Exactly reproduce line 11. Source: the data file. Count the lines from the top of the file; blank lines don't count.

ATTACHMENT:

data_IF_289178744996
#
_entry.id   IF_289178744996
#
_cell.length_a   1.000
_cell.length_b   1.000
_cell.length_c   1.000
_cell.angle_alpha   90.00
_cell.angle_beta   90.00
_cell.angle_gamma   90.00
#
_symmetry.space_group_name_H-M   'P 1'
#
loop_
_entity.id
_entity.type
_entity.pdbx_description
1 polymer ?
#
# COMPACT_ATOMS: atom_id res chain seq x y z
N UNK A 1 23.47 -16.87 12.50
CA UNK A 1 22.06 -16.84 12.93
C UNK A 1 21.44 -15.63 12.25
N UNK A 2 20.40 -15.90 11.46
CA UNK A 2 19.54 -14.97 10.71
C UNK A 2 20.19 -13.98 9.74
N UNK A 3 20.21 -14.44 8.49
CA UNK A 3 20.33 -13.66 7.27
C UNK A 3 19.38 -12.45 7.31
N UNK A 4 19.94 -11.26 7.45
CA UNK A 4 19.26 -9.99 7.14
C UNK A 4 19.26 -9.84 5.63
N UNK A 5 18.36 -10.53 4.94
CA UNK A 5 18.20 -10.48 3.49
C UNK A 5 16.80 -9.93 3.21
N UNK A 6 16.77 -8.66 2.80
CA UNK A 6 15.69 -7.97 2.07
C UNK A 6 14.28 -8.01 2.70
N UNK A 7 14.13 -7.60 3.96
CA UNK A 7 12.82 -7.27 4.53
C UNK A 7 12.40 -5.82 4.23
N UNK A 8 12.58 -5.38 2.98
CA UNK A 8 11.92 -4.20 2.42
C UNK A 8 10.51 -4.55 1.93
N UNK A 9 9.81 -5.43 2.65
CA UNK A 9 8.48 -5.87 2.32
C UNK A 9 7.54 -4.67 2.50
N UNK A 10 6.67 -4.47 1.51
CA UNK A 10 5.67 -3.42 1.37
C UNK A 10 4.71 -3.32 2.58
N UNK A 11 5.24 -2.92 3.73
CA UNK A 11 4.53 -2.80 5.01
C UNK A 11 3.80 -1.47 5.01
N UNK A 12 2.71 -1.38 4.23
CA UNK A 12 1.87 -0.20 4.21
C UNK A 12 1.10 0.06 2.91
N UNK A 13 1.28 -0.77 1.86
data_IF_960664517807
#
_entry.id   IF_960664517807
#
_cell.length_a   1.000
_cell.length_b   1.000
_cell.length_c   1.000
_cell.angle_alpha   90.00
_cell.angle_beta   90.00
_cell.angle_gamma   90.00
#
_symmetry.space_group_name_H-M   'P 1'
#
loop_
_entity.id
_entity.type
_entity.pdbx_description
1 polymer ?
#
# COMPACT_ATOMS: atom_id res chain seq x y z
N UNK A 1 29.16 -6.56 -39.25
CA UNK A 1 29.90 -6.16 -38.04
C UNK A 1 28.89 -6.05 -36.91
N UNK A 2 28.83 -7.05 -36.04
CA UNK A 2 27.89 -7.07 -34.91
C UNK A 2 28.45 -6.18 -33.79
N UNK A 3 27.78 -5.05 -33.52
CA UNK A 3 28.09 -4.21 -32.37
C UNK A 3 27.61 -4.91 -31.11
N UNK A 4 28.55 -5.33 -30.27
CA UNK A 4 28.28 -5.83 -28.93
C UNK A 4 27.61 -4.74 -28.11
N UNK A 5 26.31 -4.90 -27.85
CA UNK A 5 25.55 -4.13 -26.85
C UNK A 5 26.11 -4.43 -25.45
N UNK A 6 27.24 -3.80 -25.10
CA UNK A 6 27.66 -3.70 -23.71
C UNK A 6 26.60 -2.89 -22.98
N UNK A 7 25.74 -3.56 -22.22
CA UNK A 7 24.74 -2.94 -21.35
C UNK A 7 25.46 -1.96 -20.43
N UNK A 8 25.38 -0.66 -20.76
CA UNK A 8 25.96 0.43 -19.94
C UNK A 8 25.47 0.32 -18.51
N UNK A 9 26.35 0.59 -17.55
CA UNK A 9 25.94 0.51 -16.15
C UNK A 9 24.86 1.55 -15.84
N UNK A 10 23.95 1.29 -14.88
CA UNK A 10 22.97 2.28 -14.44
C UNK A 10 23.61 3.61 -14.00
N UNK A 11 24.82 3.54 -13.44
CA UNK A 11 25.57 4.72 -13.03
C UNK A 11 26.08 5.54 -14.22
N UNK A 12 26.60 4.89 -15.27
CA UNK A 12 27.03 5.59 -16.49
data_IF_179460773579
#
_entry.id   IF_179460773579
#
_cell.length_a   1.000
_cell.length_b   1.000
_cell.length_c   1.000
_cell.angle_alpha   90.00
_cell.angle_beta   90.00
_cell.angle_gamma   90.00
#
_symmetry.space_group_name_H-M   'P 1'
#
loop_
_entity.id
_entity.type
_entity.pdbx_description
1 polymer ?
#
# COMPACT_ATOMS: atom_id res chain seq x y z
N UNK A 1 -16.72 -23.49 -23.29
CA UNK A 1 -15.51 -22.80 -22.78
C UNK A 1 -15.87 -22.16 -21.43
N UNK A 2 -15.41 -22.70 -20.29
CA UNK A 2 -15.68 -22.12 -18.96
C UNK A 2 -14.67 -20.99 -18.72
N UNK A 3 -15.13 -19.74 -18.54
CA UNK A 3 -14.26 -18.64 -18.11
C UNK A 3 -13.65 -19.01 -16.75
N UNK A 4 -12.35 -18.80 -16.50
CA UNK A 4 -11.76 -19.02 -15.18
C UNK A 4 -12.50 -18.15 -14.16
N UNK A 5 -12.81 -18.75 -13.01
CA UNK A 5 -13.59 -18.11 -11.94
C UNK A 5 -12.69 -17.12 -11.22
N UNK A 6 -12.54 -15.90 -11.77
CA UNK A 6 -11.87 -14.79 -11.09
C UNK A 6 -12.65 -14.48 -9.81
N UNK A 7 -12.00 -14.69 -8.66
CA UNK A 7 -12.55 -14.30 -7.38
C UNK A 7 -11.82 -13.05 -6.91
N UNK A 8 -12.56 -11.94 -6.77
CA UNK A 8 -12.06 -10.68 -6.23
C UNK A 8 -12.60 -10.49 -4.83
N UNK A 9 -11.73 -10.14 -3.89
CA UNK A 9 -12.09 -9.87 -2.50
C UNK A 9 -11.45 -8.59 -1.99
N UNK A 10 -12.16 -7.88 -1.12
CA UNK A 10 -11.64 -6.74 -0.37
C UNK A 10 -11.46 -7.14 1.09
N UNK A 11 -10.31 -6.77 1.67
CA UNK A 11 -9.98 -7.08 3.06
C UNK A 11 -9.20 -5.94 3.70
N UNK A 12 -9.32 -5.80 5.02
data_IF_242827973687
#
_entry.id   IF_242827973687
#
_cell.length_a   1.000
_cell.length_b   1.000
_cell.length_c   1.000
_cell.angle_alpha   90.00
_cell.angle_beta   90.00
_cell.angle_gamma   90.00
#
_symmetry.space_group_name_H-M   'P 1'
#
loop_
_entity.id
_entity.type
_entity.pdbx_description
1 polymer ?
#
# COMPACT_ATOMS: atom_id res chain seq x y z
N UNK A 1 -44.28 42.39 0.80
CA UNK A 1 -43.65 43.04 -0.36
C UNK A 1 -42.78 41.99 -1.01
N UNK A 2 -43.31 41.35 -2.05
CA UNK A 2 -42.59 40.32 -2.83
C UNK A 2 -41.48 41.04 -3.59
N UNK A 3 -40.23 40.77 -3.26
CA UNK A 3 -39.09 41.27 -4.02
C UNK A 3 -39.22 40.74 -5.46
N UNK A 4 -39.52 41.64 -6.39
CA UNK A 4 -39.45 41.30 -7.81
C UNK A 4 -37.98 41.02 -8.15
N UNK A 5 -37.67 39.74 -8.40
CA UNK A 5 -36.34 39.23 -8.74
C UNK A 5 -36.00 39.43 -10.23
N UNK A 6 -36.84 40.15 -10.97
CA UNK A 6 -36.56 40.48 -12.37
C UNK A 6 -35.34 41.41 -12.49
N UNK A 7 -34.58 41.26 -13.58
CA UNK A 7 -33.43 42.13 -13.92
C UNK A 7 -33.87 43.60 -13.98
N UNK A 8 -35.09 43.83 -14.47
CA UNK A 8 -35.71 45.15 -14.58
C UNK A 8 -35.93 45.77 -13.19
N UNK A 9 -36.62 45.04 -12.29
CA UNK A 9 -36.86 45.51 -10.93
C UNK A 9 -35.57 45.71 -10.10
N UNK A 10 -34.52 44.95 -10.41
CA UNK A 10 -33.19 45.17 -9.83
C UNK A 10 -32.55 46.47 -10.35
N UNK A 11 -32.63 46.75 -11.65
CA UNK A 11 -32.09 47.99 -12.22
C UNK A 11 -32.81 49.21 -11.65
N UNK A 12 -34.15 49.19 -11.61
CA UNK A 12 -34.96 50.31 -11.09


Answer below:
#